Two scientists from the University of Colorado (CU) have discovered important long-lost 50-year-old polar satellite images from Nasa's Nimbus 1 satellite, the first ever Earth observation mission which operated from 1964-1974.
After a tremendous amount of effort analysing "dark data", ie information that is stuck in an unusable format, the scientists have found the oldest ever photo of Europe taken from space, showing the Aral Sea drainage basin between Kazakhstan and Uzbekistan before the water dried up.
They have also found the largest and the smallest Antarctic sea ice extent ever recorded in 1964 and 1965, as well as the earliest sea ice maximum from 1968, according to the Barents Observer.
David Gallaher works as a technical services manager in the National Snow and Ice Data Center (NSIDC), which is part of CU's Cooperative Institute for Research in Environmental Sciences, studying data shot over a long series of time in order to understand more about how the Earth's climate changes.
In 2009, he stumbled across a Nasa conference poster stating that the old film from the Nimbus 1 had been found in a secure storage facility in North Carolina.
Gallaher began wondering if the old film might contain records of Arctic sea ice earlier than 1978, which is the earliest known full record of the northern hemisphere in existence.
Searching through tonnes of old footage
While the film had been found, no one had ever sorted through it, so Gallaher was told that he would have to sort through it himself, and a huge pallet of 25 boxes containing several thousand reels of 35-millimetre film and data tapes were delivered to the NSIDC from the National Climatic Data Center (NCDC).
"There were 50 cardboard boxes. Each contained 10 rusty, dusty canisters, each containing 500 feet of 35-millimetre negative film," said Gallaher. "We really wanted these."
Gallaher and his colleague Garrett Campbell have spent two years digitising over 750,000 long-lost images, which weren't even originals – in 1964, Nasa's scientists had had to use the complicated and primitive method of playing the satellite footage on a TV monitor and then taking photos of the TV monitor with the data displayed on it.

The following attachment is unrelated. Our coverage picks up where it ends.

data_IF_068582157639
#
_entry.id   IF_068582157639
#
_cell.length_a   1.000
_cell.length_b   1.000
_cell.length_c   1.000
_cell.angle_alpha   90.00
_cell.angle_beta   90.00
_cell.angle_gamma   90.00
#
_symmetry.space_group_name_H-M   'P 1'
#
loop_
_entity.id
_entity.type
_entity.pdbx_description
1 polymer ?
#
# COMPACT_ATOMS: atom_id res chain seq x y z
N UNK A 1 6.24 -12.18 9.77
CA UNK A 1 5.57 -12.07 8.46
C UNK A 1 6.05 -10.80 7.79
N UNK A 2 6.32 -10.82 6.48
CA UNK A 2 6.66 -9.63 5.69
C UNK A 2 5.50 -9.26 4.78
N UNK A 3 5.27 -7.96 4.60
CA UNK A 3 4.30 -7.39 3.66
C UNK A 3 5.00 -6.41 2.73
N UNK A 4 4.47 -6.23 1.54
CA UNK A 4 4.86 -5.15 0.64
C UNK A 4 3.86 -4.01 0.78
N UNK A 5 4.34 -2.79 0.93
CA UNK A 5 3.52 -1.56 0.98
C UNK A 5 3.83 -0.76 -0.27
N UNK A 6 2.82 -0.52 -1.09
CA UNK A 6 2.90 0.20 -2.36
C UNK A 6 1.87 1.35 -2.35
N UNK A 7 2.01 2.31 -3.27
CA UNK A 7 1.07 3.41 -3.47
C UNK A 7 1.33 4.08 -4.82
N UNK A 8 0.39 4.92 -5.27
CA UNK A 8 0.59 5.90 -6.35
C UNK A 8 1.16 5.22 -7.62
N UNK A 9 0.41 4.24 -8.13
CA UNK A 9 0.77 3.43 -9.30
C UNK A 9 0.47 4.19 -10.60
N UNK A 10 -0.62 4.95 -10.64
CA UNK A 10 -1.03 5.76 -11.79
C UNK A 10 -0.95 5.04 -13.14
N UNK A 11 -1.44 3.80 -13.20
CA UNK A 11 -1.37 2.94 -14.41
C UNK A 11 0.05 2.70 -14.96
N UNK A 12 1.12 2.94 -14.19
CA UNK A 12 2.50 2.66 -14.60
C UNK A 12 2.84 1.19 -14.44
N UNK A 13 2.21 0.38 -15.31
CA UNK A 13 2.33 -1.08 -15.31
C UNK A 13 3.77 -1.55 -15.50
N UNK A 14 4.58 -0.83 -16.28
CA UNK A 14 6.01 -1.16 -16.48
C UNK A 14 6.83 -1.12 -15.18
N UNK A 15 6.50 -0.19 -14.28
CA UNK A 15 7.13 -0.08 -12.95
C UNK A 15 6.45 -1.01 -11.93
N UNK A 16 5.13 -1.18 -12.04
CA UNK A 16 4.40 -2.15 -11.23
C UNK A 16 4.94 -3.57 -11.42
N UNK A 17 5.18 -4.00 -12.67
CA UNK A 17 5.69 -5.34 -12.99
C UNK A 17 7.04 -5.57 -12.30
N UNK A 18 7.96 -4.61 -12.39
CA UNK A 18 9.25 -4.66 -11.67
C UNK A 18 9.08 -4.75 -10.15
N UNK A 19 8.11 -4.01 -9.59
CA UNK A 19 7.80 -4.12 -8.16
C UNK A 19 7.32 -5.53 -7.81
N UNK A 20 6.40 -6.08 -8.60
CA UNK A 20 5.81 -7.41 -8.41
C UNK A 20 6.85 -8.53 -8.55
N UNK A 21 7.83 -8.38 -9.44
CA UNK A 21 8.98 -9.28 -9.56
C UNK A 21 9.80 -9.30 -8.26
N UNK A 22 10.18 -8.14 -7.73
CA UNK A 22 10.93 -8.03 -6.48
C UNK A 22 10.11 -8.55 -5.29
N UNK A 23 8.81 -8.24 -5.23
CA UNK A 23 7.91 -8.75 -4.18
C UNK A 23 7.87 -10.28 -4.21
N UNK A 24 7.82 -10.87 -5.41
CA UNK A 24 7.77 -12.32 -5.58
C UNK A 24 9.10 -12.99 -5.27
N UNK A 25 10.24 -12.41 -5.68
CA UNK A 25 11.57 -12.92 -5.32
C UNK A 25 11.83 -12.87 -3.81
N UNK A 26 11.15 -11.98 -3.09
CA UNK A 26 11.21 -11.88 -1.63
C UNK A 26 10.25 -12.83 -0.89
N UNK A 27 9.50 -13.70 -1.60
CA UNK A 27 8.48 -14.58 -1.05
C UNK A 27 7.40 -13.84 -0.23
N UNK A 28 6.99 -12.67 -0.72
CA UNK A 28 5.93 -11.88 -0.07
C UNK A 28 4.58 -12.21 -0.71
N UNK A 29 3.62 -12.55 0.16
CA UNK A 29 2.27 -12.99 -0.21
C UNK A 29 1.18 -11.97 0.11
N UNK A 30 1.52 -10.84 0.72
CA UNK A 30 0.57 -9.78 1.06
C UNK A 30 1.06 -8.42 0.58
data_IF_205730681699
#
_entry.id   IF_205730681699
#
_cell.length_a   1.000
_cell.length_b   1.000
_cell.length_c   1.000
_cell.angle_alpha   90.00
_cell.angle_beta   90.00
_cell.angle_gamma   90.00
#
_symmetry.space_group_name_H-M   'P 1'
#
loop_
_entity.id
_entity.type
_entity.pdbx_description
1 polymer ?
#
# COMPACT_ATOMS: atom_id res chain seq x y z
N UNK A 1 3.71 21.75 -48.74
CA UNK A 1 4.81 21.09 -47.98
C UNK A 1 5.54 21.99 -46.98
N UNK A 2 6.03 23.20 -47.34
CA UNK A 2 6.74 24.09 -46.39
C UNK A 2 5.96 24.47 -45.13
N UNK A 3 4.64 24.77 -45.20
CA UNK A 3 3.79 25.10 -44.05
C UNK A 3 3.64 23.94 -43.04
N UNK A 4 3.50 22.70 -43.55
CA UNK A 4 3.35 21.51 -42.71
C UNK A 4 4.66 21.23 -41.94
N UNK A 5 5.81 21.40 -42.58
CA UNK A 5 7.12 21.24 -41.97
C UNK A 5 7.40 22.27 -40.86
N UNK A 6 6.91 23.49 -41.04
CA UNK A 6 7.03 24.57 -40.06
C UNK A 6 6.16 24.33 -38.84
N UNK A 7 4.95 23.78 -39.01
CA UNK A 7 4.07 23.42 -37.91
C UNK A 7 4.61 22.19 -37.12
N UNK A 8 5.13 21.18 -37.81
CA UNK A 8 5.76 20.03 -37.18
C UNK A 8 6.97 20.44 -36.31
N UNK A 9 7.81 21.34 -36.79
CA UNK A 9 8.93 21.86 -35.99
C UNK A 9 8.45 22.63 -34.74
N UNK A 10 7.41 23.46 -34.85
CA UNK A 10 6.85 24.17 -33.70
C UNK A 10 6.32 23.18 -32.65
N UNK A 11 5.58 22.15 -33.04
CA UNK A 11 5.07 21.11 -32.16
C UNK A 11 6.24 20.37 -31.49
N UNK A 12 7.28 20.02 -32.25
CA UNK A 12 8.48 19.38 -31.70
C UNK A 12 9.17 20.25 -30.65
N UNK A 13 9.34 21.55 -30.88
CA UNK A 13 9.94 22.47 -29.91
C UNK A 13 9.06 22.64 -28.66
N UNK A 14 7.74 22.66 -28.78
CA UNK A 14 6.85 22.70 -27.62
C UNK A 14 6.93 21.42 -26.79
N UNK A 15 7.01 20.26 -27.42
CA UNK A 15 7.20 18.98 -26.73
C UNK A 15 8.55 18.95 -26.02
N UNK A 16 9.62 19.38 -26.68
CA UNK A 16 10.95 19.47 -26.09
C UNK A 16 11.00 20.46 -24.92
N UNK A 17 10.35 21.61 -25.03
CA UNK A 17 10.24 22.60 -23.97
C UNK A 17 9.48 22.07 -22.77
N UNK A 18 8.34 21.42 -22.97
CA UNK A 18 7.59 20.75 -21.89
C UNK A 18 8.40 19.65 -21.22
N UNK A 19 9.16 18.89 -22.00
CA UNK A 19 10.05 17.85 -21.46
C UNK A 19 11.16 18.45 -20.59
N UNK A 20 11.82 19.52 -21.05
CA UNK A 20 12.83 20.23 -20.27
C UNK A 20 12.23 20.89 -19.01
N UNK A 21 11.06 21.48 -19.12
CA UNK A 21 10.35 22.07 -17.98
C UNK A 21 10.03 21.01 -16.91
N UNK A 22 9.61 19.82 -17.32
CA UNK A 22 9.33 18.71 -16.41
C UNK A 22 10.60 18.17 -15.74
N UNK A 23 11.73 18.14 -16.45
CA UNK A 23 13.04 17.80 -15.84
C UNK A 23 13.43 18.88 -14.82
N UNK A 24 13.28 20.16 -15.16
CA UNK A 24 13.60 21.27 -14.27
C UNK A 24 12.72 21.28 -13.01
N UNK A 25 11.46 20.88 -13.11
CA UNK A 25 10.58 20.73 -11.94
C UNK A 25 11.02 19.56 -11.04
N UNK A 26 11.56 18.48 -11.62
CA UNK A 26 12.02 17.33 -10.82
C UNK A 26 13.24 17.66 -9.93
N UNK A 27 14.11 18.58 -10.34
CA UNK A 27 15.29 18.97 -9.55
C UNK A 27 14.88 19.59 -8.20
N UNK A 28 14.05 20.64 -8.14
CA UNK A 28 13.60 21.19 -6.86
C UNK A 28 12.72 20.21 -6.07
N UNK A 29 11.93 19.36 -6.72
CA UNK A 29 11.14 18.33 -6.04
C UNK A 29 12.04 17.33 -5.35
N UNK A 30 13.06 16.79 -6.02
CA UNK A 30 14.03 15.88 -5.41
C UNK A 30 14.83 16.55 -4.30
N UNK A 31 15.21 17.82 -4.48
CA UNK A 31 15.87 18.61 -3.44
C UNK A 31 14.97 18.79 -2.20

"There were no fancy satellite sensors in 1964," he said. "Scientists strapped a video camera to the Nimbus 1 satellite, sent it into orbit, and hoped for the best."
Digitising the data for a new generation of scientists
A Canadian video production company rescued and converted the film rolls containing infrared data, while Gallaher had to print out visible light images from the many negatives.
Then, with two undergraduate students, Gallaher scanned all the images into the computer at close to 40,000 frames.
They checked that all of the images had the correct latitude and longitude, and then stitched the images together using an image editing program on computers to produce full satellite maps of the 1964 data.
"In 1964, researchers would have had to develop every single frame as a photograph and lay it out on the floor of a large room," said Gallaher.
The original cost of sending the Nimbus 1 satellite into space in the sixties and the project to analyse its data cost tax-payers billions of US dollars, but the whole project to retrieve the data has cost much less and fits onto a tiny memory stick.
Best of all, Nasa has decided to release all the satellite data for free on the NSIDC website, so scientists all around the world can use it in their research to answer important questions about climate change and deforestation.
Gallaher now hopes to set up a company to retrieve more dark data, if he can obtain enough funds.